Blocking Prepared XA Transaction

There was an oracle-l thread last month about blocking sessions which could not be identified.

I replied back about a very niche scenario which I’d seen a few times before. And it’s just happened again so I thought it would be useful to just post some evidence on this.

Here are a couple of articles posted previously on XA transactions:

First, a reminder, from the posts above, that a transaction doesn’t have to have a session.

Normal “vanilla” sessions, there’s a 1:1 relationship. But with an XA transaction, a session can attach and detach – but only one session can be attached to a transaction at any one time.

And a bit of context about these XA transactions.

This is a complex Java application with multiple resources participating in the XA transaction. There was HornetQ involved and HornetQ was apparently timing out and was bounced, the taking down being down probably with a kill -9.

And an XA transaction does what is called a 2-phase commit where the first phase involves the transaction co-ordinator instructing the participating resources to prepare to commit and subsequently the second phase is to commit.

What I have seen many times on this application is that something happens to the transaction co-ordinator in between the PREPARE and the COMMIT and we are left we an orphaned transaction.

This transaction will eventually time-out – depending on the properties set on the transaction by the co-ordinator – at which point it will become an in-doubt transaction and be visible in dba_2pc_pending.

Back to reality… there is nothing in DBA_2PC_PENDING:

select * from dba_2pc_pending;

no rows selected

But we can see there is a transaction in prepared state in V$TRANSACTION, a transaction which started yesterday afternoon:

select * from v$transaction where status = 'PREPARED';
ADDR                 XIDUSN    XIDSLOT     XIDSQN     UBAFIL     UBABLK     UBASQN     UBAREC STATUS           START_TIME           START_SCNB START_SCNW START_UEXT START_UBAFIL START_UBABLK START_UBASQN START_UBAREC SES_ADDR               FLAG SPACE RECURSIVE NOUNDO PTX NAME                                                                                                                                                                                                                                                             PRV_XIDUSN PRV_XIDSLT PRV_XIDSQN PTX_XIDUSN PTX_XIDSLT PTX_XIDSQN     DSCN-B     DSCN-W  USED_UBLK  USED_UREC     LOG_IO     PHY_IO     CR_GET  CR_CHANGE START_DATE            DSCN_BASE  DSCN_WRAP  START_SCN DEPENDENT_SCN XID              PRV_XID          PTX_XID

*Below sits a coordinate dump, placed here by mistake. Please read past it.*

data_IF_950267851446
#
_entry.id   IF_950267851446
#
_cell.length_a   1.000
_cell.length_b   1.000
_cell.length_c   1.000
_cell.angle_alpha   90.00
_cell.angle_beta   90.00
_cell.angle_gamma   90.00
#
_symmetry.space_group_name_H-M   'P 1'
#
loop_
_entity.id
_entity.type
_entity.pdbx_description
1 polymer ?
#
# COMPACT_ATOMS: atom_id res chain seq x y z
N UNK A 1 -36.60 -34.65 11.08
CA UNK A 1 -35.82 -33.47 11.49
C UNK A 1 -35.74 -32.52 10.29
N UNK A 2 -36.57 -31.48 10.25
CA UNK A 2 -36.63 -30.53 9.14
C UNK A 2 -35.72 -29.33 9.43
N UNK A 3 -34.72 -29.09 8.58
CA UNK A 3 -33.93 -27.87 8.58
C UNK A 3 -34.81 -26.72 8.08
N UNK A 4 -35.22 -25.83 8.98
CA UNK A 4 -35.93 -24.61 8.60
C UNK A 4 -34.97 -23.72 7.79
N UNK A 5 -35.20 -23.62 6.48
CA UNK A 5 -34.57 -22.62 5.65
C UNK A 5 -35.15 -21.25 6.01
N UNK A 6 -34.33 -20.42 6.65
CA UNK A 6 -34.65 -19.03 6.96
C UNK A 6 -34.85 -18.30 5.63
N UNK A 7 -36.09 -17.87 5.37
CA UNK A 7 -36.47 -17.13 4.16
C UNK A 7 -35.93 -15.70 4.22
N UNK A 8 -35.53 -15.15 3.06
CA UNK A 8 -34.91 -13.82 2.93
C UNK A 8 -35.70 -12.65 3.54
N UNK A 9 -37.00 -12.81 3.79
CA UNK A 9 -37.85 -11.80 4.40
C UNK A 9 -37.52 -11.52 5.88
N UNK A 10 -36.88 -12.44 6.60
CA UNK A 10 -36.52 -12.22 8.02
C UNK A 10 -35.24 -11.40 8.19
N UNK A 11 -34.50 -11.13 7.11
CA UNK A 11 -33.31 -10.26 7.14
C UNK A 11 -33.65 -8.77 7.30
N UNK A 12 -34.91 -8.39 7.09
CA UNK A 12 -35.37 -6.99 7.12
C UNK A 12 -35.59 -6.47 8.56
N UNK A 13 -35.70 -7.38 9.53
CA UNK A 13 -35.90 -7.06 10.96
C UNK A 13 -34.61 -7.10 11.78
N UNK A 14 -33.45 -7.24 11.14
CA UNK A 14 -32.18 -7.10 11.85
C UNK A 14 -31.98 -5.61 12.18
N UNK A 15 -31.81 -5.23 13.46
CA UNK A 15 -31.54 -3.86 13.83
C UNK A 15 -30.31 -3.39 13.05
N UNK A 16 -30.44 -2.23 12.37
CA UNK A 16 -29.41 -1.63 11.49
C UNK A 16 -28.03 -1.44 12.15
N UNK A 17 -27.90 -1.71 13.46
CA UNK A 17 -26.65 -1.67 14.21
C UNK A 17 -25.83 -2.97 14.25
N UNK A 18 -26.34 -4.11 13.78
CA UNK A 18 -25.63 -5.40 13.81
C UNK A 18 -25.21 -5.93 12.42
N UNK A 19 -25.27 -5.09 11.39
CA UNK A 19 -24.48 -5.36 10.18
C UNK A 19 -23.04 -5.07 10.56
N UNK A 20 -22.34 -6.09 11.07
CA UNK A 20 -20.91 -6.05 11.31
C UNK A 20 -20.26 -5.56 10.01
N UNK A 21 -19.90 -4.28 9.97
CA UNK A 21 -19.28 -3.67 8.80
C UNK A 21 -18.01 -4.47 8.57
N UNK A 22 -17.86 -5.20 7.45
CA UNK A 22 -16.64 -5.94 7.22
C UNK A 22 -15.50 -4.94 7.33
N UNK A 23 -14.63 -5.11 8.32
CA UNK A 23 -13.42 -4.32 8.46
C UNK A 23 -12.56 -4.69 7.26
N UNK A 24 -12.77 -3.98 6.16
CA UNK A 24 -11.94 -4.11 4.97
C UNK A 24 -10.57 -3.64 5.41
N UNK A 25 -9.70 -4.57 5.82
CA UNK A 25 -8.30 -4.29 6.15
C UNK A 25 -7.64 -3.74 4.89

---------------- ---------- ---------- ---------- ---------- ---------- ---------- ---------- ---------------- -------------------- ---------- ---------- ---------- ------------ ------------ ------------ ------------ ---------------- ---------- ----- --------- ------ --- ---------------------------------------------------------------------------------------------------------------------------------------------------------------------------------------------------------------------------------------------------------------- ---------- ---------- ---------- ---------- ---------- ---------- ---------- ---------- ---------- ---------- ---------- ---------- ---------- ---------- -------------------- ---------- ---------- ---------- ------------- ---------------- ---------------- ----------------
0000004A833D6868        691         32     315541         22    1085802     -28624         18 PREPARED         01/19/18 15:39:45    3454176189       2913         13           22      1085802       -28624            9 0000004B82E584A0    4201987 NO    NO        NO     NO                                                                                                                                                                                                                                                                            0          0          0          0          0          0          0          0          1         12     -40287       -163  -66597824      -1385 19-JAN-2018 15:39:45          0          0    1.3E+13             0 B302200095D00400 0000000000000000 0000000000000000 


And this is the script which I mentioned on the oracle-l thread which is one I use to see what locks transaction are holding, when the transaction started and what sessions are attached:

select s.machine
,      lo.inst_id
,      lo.object_id
,      lo.session_id
,      lo.os_user_name
,      lo.process
,      ob.owner
,      ob.object_name
,      ob.subobject_name
,      tx.addr
,      tx.start_time txn_start_time
,      tx.status
,      tx.xid
,      s.*
from   gv$locked_object lo
,      dba_objects      ob
,      gv$transaction    tx
,      gv$session        s
where  ob.object_id = lo.object_id
and    tx.xidusn    (+) = lo.xidusn
and    tx.xidslot   (+) = lo.xidslot
and    tx.xidsqn    (+) = lo.xidsqn
and    s.taddr      (+) = tx.addr
order by txn_start_time, session_id, object_name;

For privacy reasons and as this is a real-world situation and not an isolated test case, I won’t share the output of the script.

But it shows that:

  • the transaction is holding mode 6 exclusive TX row locks on a number of objects
  • that the transaction is in PREPARED
  • and that there is no session attached to the transaction (although v$locked_object does tell us what the SID was when it was there)

Now, from the application perspective, something has apparently rolled back a message perhaps because now HornetQ has been bounced, everything is back up and running and it seems like the message that resulted in our orphaned transaction is being reattempted and is being blocked by the exclusive locks still being held.

From an ACTIVE SESSION HISTORY perspective, this is what we see from this script from which I’ve removed columns for brevity and privacy but left them in so you can see what I run normally:

select count(*) over (partition by h.sample_time) sess_cnt
--,      h.user_id
--,      (select username from dba_users u where u.user_id = h.user_id) u, h.service_hash
,      xid--, sample_id